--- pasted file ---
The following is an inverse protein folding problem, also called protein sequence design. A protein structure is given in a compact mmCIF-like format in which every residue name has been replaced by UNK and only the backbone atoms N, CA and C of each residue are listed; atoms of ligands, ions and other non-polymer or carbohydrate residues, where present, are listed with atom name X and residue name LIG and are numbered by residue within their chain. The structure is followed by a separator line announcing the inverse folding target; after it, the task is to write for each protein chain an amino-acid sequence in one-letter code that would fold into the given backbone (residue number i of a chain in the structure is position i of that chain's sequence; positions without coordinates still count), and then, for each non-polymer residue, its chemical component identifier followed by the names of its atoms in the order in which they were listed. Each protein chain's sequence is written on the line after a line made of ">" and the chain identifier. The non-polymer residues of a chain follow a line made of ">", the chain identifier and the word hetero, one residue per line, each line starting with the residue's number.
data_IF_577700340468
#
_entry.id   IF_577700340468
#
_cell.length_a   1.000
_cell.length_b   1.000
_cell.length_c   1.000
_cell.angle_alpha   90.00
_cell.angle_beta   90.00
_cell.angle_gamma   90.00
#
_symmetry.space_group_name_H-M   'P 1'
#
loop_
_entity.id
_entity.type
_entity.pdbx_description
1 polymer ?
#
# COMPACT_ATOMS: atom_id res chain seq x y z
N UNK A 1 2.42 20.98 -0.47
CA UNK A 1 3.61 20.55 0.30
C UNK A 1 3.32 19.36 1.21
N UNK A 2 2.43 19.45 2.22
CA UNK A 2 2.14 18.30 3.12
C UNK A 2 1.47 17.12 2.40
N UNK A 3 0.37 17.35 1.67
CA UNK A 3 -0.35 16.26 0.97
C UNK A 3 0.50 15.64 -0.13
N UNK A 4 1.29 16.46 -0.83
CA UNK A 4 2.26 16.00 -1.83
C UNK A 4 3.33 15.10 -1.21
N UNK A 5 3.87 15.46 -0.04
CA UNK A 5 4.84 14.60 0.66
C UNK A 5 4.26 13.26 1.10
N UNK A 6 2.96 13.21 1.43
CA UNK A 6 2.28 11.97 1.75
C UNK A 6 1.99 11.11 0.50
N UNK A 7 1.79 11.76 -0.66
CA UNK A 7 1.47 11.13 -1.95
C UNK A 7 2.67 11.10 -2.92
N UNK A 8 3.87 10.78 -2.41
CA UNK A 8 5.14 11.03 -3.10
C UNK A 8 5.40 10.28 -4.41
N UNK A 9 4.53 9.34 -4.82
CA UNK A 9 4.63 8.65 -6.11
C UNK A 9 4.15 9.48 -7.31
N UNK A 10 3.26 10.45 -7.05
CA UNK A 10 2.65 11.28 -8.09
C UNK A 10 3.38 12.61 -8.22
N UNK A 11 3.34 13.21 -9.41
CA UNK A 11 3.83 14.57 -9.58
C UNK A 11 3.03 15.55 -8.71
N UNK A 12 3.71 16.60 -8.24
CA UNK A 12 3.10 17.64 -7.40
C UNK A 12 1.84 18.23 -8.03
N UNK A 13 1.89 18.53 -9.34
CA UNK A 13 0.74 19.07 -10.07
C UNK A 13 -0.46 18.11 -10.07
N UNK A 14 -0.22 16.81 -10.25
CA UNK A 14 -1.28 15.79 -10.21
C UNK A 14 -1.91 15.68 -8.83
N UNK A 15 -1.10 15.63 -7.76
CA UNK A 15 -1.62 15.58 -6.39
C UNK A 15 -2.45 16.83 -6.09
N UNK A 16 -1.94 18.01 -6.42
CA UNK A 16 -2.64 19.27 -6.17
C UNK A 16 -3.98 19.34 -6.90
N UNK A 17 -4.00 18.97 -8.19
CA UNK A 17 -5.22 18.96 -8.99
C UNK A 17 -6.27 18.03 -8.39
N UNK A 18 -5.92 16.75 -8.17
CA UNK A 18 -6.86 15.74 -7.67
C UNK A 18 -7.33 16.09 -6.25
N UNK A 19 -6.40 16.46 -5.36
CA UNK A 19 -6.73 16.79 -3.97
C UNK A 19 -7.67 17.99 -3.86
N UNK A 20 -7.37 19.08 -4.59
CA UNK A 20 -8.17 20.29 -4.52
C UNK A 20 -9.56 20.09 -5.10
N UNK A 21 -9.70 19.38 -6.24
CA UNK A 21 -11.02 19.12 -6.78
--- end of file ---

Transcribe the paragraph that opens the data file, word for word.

The following is an inverse protein folding problem, also called protein sequence design. A protein structure is given in a compact mmCIF-like format in which every residue name has been replaced by UNK and only the backbone atoms N, CA and C of each residue are listed; atoms of ligands, ions and other non-polymer or carbohydrate residues, where present, are listed with atom name X and residue name LIG and are numbered by residue within their chain. The structure is followed by a separator line announcing the inverse folding target; after it, the task is to write for each protein chain an amino-acid sequence in one-letter code that would fold into the given backbone (residue number i of a chain in the structure is position i of that chain's sequence; positions without coordinates still count), and then, for each non-polymer residue, its chemical component identifier followed by the names of its atoms in the order in which they were listed. Each protein chain's sequence is written on the line after a line made of ">" and the chain identifier. The non-polymer residues of a chain follow a line made of ">", the chain identifier and the word hetero, one residue per line, each line starting with the residue's number.